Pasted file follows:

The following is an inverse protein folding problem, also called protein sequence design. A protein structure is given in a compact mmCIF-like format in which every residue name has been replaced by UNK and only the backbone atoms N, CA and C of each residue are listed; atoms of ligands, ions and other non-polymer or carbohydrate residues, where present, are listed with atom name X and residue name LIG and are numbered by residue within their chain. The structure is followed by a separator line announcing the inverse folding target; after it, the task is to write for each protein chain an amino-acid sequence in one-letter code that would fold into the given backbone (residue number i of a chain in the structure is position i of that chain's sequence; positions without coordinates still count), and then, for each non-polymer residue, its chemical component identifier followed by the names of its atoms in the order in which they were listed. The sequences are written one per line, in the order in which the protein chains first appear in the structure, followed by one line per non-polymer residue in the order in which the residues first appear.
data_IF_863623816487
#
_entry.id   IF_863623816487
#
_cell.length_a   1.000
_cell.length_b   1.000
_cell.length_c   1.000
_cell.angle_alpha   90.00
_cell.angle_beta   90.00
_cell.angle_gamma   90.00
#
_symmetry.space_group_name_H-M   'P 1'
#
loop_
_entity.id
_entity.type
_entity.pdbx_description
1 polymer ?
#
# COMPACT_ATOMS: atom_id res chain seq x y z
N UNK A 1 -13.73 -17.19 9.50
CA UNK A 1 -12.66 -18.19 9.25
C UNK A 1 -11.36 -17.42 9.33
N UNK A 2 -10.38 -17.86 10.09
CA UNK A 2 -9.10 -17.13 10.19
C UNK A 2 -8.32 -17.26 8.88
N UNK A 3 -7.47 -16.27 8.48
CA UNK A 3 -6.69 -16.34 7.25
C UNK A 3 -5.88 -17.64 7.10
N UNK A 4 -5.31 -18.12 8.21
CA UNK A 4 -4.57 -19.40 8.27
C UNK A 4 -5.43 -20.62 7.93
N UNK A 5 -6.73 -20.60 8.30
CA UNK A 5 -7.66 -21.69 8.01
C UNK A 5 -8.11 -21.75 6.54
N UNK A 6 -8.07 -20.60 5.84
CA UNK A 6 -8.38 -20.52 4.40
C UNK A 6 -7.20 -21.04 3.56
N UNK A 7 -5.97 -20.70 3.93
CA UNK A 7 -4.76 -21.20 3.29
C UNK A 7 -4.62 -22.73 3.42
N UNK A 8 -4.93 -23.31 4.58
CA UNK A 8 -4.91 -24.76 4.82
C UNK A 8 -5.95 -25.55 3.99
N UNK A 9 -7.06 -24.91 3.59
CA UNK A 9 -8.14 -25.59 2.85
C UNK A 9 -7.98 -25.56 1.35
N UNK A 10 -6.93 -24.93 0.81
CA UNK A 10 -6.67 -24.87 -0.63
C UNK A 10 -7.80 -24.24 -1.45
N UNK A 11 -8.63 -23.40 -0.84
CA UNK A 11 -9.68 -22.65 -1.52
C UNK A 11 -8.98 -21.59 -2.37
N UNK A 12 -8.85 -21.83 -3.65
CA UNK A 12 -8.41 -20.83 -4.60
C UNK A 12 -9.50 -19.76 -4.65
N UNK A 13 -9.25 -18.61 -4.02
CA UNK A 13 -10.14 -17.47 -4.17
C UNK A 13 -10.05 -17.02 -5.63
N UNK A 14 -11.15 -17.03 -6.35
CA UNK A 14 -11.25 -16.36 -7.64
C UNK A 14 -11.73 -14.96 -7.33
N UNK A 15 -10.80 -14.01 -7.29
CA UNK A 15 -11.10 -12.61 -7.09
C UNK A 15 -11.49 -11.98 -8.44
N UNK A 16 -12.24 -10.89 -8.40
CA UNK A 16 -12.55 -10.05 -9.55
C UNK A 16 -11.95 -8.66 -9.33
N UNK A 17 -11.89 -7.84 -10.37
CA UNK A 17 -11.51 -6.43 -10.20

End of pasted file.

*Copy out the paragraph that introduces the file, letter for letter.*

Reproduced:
The following is an inverse protein folding problem, also called protein sequence design. A protein structure is given in a compact mmCIF-like format in which every residue name has been replaced by UNK and only the backbone atoms N, CA and C of each residue are listed; atoms of ligands, ions and other non-polymer or carbohydrate residues, where present, are listed with atom name X and residue name LIG and are numbered by residue within their chain. The structure is followed by a separator line announcing the inverse folding target; after it, the task is to write for each protein chain an amino-acid sequence in one-letter code that would fold into the given backbone (residue number i of a chain in the structure is position i of that chain's sequence; positions without coordinates still count), and then, for each non-polymer residue, its chemical component identifier followed by the names of its atoms in the order in which they were listed. The sequences are written one per line, in the order in which the protein chains first appear in the structure, followed by one line per non-polymer residue in the order in which the residues first appear.